mercredi 8 avril 2009

Portrait of a woman

Lord Byron once famously declared "that lobster salad and champagne were the only things a woman should ever be seen eating." If this were to be true, then French women would have a headstart given the importance of champagne in french life. Beyond the confines of France, champagne has come to symbolize high glamor and the good life. Its the drink of choice whenever there is a reason to celebrate. Undoubtedly, one of the most recognizable among the champagne houses is the Veuve Clicquot with its distinctive orange label. But as pointed out by author Tilar Mazzeo, hardly anything is known about the person behind the wine. And so she began a search for this elusive woman whose skill, acumen and audacity helped change and redefine the champagne industry.
Thanks to Mazzeo’s laudable efforts, we now have a book devoted to the story of The Widow Clicquot. As the author finds out in the course of her long research, very little material is actually available on Barbe-Nicole Clicquot Ponsardin. There are only the barest details on her birth, marriage and subsequent widowhood. What the author has done, and in an excellent manner I might add, is to weave these details into a coherent and fascinating story that gives a good idea of the person. We learn for instance that Barbe-Nicole was widowed at a very young age and that rather than give up their shared dream, she chose to pursue the business. And under very perilous conditions. Interwoven into the Widow’s story is the dramatic and often turbulent history of France during the years of the 19th century. It is a tribute to the author’s skills that parts of the book read like a gripping thriller. For example while reading how the Widow conspired to be the first to ship her precious wines into Russia before the actual restoration of international trade at the end of the Napoleonic wars, I actually felt my tension mounting.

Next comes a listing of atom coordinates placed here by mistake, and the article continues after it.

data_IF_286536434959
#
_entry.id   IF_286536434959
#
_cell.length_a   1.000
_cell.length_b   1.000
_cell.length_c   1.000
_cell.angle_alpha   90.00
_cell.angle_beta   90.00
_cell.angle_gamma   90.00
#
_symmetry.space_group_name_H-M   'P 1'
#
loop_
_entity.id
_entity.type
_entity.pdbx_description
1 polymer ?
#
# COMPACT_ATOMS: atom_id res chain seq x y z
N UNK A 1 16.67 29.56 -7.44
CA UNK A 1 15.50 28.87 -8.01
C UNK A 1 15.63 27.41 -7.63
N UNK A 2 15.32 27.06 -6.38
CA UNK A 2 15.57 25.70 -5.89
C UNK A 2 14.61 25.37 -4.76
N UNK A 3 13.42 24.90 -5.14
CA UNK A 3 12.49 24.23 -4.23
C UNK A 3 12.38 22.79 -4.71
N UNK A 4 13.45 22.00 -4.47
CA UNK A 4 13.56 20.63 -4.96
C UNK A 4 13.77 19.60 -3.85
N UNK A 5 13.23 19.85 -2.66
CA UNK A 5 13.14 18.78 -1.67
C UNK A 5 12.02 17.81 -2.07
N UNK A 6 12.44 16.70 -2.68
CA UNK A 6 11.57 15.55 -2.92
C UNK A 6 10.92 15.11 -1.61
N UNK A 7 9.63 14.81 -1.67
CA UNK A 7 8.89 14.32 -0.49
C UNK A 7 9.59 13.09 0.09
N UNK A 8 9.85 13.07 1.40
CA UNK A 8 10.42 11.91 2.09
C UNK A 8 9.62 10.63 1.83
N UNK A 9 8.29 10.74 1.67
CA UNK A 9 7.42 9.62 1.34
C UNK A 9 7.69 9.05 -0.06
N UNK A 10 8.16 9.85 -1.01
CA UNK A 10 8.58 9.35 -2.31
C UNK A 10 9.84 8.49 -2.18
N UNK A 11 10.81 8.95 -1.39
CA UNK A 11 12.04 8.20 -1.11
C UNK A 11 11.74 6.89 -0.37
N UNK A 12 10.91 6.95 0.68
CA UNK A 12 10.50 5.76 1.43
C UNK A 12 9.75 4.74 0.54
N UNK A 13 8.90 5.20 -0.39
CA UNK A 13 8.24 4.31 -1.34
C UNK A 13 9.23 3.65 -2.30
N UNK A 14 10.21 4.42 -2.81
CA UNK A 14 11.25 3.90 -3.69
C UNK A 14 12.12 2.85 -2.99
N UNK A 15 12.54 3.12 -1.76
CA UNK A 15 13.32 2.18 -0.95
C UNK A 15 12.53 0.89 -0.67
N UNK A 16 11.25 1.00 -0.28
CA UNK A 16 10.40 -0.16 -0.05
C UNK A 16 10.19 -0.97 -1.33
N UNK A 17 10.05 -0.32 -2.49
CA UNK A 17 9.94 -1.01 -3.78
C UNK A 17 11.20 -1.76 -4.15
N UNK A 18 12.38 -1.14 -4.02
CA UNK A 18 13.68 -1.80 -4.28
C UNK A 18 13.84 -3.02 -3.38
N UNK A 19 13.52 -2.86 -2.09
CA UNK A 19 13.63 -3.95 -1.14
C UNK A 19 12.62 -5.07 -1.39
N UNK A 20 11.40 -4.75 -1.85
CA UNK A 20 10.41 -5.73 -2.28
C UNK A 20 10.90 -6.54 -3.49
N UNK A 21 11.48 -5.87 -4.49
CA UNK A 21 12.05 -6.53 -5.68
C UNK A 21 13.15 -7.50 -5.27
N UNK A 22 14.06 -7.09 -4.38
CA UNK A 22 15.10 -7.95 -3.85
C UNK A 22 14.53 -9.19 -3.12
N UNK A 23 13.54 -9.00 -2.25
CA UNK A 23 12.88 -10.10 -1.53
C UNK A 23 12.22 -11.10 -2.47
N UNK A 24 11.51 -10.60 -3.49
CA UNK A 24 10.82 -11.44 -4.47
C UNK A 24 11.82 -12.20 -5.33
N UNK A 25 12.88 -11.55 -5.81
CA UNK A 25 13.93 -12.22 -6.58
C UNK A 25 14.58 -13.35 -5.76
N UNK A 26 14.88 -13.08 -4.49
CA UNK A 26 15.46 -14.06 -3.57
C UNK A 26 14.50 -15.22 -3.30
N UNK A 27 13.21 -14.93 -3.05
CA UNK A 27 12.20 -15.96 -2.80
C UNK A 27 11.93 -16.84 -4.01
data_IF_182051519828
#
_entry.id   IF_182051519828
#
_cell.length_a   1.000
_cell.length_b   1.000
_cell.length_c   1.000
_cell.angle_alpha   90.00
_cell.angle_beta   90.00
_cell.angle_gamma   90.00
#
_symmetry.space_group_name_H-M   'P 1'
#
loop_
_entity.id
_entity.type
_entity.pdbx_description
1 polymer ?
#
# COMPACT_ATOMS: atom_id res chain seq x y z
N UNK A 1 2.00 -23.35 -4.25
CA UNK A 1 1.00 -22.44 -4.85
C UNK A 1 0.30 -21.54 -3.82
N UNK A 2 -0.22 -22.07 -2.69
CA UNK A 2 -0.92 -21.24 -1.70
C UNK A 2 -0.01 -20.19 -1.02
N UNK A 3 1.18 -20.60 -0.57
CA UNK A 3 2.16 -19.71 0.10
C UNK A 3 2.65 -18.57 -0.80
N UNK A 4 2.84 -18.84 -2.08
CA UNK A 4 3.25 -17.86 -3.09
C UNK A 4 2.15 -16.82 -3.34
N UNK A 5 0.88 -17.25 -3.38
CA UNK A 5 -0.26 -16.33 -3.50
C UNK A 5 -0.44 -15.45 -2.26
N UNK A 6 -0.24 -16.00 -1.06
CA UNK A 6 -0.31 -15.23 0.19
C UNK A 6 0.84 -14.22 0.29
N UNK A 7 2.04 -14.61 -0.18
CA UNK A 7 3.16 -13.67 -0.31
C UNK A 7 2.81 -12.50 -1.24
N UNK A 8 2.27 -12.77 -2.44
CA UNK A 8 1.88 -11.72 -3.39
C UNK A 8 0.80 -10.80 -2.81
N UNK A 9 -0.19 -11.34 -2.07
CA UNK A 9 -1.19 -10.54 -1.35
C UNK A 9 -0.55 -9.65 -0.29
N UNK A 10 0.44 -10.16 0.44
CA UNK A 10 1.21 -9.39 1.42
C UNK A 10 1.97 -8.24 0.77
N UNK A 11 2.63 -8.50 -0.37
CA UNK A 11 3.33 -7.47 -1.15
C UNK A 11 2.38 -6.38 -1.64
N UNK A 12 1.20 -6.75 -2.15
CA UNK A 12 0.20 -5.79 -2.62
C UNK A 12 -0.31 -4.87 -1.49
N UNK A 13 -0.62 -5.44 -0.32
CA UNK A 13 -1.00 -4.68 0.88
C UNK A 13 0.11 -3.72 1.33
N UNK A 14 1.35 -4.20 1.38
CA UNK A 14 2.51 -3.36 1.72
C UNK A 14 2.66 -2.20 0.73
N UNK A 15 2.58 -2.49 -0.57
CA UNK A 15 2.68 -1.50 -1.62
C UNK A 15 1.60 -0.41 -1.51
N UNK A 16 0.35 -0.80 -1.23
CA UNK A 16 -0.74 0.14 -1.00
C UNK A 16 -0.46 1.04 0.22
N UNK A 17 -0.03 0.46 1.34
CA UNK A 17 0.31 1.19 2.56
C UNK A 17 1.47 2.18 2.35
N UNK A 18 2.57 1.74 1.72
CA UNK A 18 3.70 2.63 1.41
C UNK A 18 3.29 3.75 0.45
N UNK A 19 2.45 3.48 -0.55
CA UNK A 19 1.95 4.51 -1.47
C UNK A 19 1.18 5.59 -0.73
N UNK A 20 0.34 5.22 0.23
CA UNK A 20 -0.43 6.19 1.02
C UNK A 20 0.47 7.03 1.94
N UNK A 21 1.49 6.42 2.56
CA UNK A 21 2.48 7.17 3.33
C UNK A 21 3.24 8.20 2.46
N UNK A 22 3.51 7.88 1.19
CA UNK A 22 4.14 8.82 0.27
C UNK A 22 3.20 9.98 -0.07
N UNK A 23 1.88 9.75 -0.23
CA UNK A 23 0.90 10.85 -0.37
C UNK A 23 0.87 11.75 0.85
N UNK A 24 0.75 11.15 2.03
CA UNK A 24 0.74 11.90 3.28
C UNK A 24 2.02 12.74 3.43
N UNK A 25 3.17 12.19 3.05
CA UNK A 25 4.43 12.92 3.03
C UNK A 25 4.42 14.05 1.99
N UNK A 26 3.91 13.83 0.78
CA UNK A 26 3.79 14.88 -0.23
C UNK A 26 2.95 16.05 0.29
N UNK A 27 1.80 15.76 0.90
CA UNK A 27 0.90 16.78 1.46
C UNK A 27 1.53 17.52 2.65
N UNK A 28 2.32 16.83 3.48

Apart from the story of the widow herself, this book is a great mine of information about the wine industry and how champagne itself has evolved. The champagne taste we know and love is actually very different from its original taste. Imagine it 10 to 15 times sweeter, served icy cold and you get an idea of what it used to be. But what is even more unimaginable is the fact that in the beginning, champagne bubbles that are its hallmark now were thought to be disgusting. In fact, wine makers tried very hard to get rid of it. And as for the tale that Dom Perignon was the inventor of the bubbly, it’s a myth. Hard as it is to believe, the British were the first ones to discover champagne.
At the end, I found myself deeply impressed by Barbe-Nicole and her incredible story. And while, centuries separate us, her words continue to resonate with as much, if not more, truth now.“The world is in perpetual motion, and we must invent the things of tomorrow. One must go before others, be determined and exacting, and let your intelligence direct your life. Act with audacity.”

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